Lack Of Awareness, Programs A Big Hurdle In MI For Those With Gambling Problems

Written By Drew Ellis on March 15, 2024 - Last Updated on March 19, 2024
Black and white image of a man sitting alone in a bare room, his face in his hands. The Problem Gambling Symposium found awareness and treatment options lacking in Michigan as gambling continues to expand online.

The 16th Annual Problem Gambling Symposium was held Wednesday in Novi. The event covered a wide array of topics related to problem gambling and responsible gambling.

But, throughout each of the topics, one central theme kept coming up – a lack of help for those who are struggling with their gambling.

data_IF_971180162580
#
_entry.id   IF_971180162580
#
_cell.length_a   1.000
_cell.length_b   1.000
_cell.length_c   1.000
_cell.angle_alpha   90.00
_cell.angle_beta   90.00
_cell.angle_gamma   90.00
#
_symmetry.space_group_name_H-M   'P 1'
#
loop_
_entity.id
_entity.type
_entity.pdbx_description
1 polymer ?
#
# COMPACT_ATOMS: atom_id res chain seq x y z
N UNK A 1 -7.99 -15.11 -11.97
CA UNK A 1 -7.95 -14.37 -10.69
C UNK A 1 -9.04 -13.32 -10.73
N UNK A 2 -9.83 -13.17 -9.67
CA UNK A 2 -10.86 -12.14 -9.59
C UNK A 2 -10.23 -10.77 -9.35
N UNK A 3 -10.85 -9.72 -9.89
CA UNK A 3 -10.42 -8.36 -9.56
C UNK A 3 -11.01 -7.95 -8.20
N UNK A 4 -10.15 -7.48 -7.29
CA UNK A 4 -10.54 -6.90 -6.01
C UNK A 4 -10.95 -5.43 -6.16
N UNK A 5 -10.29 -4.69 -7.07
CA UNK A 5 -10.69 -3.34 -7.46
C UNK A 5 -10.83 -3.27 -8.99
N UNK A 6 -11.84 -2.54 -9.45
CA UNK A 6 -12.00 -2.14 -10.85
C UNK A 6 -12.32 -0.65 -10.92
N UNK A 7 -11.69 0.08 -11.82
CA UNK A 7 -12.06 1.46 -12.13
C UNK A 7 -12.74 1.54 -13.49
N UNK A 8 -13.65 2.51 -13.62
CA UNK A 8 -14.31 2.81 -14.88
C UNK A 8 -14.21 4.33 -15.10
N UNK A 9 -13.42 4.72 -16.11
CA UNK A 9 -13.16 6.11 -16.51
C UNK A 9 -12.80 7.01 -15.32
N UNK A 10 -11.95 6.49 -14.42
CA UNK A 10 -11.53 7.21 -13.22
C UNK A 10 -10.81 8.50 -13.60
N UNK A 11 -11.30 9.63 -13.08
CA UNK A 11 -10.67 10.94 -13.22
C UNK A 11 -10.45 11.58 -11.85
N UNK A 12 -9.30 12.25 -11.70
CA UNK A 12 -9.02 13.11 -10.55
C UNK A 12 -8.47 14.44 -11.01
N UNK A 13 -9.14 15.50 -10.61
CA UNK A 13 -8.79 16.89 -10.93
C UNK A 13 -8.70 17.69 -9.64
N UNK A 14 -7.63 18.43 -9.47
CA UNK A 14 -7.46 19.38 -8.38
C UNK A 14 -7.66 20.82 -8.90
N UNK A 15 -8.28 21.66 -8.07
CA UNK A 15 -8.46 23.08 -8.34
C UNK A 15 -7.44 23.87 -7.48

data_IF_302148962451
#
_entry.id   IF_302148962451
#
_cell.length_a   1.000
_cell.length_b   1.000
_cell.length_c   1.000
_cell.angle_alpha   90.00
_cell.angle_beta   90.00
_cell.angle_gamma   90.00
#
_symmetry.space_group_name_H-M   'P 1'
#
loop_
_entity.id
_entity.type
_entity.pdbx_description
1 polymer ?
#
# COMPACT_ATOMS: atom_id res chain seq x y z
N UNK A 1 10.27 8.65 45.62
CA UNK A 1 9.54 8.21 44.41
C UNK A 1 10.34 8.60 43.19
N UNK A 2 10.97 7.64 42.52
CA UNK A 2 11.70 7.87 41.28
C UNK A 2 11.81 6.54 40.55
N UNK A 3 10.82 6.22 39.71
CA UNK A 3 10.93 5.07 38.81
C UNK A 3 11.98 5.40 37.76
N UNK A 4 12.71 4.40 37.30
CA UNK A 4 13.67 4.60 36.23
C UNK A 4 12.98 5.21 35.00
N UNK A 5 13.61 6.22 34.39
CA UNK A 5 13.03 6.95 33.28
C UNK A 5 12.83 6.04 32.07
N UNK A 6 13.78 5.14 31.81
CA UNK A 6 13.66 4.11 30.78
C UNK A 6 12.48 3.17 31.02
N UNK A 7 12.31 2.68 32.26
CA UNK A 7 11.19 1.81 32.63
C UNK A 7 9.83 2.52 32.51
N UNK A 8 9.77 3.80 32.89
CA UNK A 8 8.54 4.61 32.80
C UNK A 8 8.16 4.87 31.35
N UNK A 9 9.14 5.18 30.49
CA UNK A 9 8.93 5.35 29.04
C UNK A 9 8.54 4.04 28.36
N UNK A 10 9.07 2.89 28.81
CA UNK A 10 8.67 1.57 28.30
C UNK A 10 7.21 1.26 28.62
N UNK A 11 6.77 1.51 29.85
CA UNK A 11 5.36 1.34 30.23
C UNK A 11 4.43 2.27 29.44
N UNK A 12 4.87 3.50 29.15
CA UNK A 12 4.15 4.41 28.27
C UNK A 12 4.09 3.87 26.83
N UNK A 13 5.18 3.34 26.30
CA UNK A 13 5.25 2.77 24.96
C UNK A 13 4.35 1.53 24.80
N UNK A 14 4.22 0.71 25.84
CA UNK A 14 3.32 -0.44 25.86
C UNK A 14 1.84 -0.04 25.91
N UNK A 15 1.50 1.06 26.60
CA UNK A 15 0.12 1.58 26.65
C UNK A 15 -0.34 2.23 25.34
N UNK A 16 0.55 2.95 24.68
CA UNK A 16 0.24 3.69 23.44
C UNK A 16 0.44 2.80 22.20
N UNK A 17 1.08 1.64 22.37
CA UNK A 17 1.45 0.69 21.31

March is Problem Gambling Awareness Month. And it appears that awareness still remains one of the biggest issues with responsible gambling in Michigan.

While gambling has been made readily available to those old enough to participate, the support for those showing signs of problem or addictive gambling is not.

Compared to similar addictions such as alcohol or substance abuse, problem gambling doesn’t get the same recognition or treatment options as these other problem labels currently have.

On Wednesday it was shown how this issue extends into our military and college campuses.

How problem gambling hits the military

The opening keynote speaker was Dave Yeager, an 11-year military veteran who is in recovery from problem gambling. He currently is a Military and Veteran Program Assistant for the Kindbridge Research Institute.